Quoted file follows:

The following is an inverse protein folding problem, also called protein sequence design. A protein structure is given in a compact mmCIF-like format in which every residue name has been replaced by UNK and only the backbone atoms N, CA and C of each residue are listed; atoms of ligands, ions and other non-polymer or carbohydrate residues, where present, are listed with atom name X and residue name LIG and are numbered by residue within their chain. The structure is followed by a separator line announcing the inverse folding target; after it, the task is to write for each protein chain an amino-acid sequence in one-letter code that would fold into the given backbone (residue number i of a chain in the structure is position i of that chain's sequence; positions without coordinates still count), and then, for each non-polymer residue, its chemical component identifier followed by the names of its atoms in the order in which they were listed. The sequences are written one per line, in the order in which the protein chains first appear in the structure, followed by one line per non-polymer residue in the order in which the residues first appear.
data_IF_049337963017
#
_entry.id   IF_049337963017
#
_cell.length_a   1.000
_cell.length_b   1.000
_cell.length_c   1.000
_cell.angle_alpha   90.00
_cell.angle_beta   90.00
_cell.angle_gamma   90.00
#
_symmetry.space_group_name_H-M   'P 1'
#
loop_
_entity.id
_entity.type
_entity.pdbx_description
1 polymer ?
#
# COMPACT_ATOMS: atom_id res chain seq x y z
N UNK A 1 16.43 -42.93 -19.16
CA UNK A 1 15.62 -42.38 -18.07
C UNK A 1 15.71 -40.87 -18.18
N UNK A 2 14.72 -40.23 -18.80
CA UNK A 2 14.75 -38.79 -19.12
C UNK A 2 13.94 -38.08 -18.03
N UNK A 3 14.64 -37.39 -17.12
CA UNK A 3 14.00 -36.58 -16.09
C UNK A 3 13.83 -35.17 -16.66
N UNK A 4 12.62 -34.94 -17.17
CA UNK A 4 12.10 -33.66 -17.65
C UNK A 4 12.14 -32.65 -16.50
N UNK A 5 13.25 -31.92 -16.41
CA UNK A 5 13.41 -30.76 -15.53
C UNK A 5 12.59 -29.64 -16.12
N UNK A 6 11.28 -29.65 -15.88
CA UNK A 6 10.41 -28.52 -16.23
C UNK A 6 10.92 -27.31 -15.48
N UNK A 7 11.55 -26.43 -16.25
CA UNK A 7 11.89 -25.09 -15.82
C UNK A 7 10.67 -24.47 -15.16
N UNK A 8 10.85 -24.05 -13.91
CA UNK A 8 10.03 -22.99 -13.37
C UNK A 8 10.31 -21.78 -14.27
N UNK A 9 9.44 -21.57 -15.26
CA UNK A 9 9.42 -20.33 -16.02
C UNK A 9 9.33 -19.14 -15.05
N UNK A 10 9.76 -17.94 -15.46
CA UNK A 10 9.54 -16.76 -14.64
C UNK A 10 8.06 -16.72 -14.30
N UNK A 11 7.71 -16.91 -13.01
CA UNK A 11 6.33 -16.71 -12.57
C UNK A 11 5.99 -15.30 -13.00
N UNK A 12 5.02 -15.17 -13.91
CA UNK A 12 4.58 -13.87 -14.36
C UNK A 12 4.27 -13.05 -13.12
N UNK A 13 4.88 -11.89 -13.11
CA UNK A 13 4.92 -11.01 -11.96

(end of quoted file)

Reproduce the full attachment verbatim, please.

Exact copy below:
The following is an inverse protein folding problem, also called protein sequence design. A protein structure is given in a compact mmCIF-like format in which every residue name has been replaced by UNK and only the backbone atoms N, CA and C of each residue are listed; atoms of ligands, ions and other non-polymer or carbohydrate residues, where present, are listed with atom name X and residue name LIG and are numbered by residue within their chain. The structure is followed by a separator line announcing the inverse folding target; after it, the task is to write for each protein chain an amino-acid sequence in one-letter code that would fold into the given backbone (residue number i of a chain in the structure is position i of that chain's sequence; positions without coordinates still count), and then, for each non-polymer residue, its chemical component identifier followed by the names of its atoms in the order in which they were listed. The sequences are written one per line, in the order in which the protein chains first appear in the structure, followed by one line per non-polymer residue in the order in which the residues first appear.
data_IF_049337963017
#
_entry.id   IF_049337963017
#
_cell.length_a   1.000
_cell.length_b   1.000
_cell.length_c   1.000
_cell.angle_alpha   90.00
_cell.angle_beta   90.00
_cell.angle_gamma   90.00
#
_symmetry.space_group_name_H-M   'P 1'
#
loop_
_entity.id
_entity.type
_entity.pdbx_description
1 polymer ?
#
# COMPACT_ATOMS: atom_id res chain seq x y z
N UNK A 1 16.43 -42.93 -19.16
CA UNK A 1 15.62 -42.38 -18.07
C UNK A 1 15.71 -40.87 -18.18
N UNK A 2 14.72 -40.23 -18.80
CA UNK A 2 14.75 -38.79 -19.12
C UNK A 2 13.94 -38.08 -18.03
N UNK A 3 14.64 -37.39 -17.12
CA UNK A 3 14.00 -36.58 -16.09
C UNK A 3 13.83 -35.17 -16.66
N UNK A 4 12.62 -34.94 -17.17
CA UNK A 4 12.10 -33.66 -17.65
C UNK A 4 12.14 -32.65 -16.50
N UNK A 5 13.25 -31.92 -16.41
CA UNK A 5 13.41 -30.76 -15.53
C UNK A 5 12.59 -29.64 -16.12
N UNK A 6 11.28 -29.65 -15.88
CA UNK A 6 10.41 -28.52 -16.23
C UNK A 6 10.92 -27.31 -15.48
N UNK A 7 11.55 -26.43 -16.25
CA UNK A 7 11.89 -25.09 -15.82
C UNK A 7 10.67 -24.47 -15.16
N UNK A 8 10.85 -24.05 -13.91
CA UNK A 8 10.03 -22.99 -13.37
C UNK A 8 10.31 -21.78 -14.27
N UNK A 9 9.44 -21.57 -15.26
CA UNK A 9 9.42 -20.33 -16.02
C UNK A 9 9.33 -19.14 -15.05
N UNK A 10 9.76 -17.94 -15.46
CA UNK A 10 9.54 -16.76 -14.64
C UNK A 10 8.06 -16.72 -14.30
N UNK A 11 7.71 -16.91 -13.01
CA UNK A 11 6.33 -16.71 -12.57
C UNK A 11 5.99 -15.30 -13.00
N UNK A 12 5.02 -15.17 -13.91
CA UNK A 12 4.58 -13.87 -14.36
C UNK A 12 4.27 -13.05 -13.12
N UNK A 13 4.88 -11.89 -13.11
CA UNK A 13 4.92 -11.01 -11.96